For our daughter, I used a binder (her choice).  She wanted recipes, medical notes AND general household tips.  So we copied all her favorite recipes, made a section for the stash of OTC meds and wrote basic laundry and cleaning instructions.  She said it's like asking my advice to look at the book! 

The beautiful thing about a card file or binder (or sheet of paper on the fridge) is that your young adult has something to refer to for those obscure or infrequent needs.  Our daughter doesn't get sick often, and when she does she doesn't feel like doing research.  She doesn't have to remember what to do, because she knows where the information that she needs is.  The first couple of weeks in her new apartment, she had to consult the laundry section of her binder frequently (she was afraid she'd do something wrong).  Now she knows exactly what to do.  The secondary advantage is that I feel like I've helped her to be independent.

Now, if I could just figure out a way to teach the dog to load the dishwasher...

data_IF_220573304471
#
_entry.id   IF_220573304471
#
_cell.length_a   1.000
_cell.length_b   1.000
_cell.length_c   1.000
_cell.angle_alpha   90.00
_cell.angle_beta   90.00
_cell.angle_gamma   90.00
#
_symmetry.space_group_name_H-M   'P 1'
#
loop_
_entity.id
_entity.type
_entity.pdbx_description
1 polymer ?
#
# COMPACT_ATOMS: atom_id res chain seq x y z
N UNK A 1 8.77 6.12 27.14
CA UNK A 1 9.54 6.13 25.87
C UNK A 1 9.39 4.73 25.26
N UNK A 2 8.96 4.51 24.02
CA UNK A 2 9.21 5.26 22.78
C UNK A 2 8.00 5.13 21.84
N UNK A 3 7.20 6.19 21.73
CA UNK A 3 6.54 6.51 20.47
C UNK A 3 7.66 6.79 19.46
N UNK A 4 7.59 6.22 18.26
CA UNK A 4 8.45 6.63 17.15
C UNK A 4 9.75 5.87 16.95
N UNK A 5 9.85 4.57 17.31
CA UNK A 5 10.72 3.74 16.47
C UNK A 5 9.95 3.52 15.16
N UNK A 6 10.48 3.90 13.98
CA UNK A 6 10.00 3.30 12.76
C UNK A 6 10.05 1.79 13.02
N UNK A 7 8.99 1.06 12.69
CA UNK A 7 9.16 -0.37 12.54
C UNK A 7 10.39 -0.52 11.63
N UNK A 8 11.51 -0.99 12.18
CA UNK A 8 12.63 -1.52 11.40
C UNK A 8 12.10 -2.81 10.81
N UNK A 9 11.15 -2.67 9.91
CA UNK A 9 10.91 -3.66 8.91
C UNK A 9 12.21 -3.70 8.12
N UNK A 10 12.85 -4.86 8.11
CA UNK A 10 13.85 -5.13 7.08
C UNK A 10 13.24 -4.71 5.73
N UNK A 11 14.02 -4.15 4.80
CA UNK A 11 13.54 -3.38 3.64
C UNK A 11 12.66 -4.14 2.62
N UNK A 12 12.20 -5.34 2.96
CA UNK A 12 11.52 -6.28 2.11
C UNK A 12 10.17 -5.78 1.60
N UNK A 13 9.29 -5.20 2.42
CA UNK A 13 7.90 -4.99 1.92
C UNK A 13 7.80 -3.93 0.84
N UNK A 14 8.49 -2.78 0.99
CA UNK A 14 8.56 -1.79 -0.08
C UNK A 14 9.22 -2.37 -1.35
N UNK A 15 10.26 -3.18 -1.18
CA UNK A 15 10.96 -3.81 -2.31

Feeling blessed, how about you?

Tuesday, December 2, 2014

Keep the Faith, Baby!

It's that time of year again!

Usually at about this point in my homeschool year, I would be overwhelmed and overdone.

The good news about homeschooling is that you GET to stay home with your kids.  The bad news about homeschooling is that you HAVE to stay home with your kids.

The good news about homeschooling is that you GET to choose what to teach and how to teach it.  The bad news about homeschooling is that you HAVE to choose what to teach and how to teach it.

There were days when I was sure that hell would be like staying home with my kids and trying to teach algebra, all while cleaning the house and proofreading a research paper AND having a cold (cuz you know you're not seriously ill when you have a cold, so you should keep going). During December, when the kids are "Christmas Crazy".  Over and over...like Groundhog Day.

Are you having that feeling?  Here's a few tips to get you through the holidays!


  1. STOP!  You also get to choose WHEN to teach!  Might I suggest after the first of the year?  Take a break.  Enjoy this season of your life!
  2. BREATHE!  This time of the year is fraught with mega-expectations.  You don't want your children to remember how crazed you got in December.  Blaze a trail of family fun...you'll be the envy of your neighborhood.  Every year we have an open house...and we really enjoy seeing everyone.  But it takes a lot of planning and energy...and this year we simply don't have it.  We're trying to be in a "guilt-free zone" and so should you!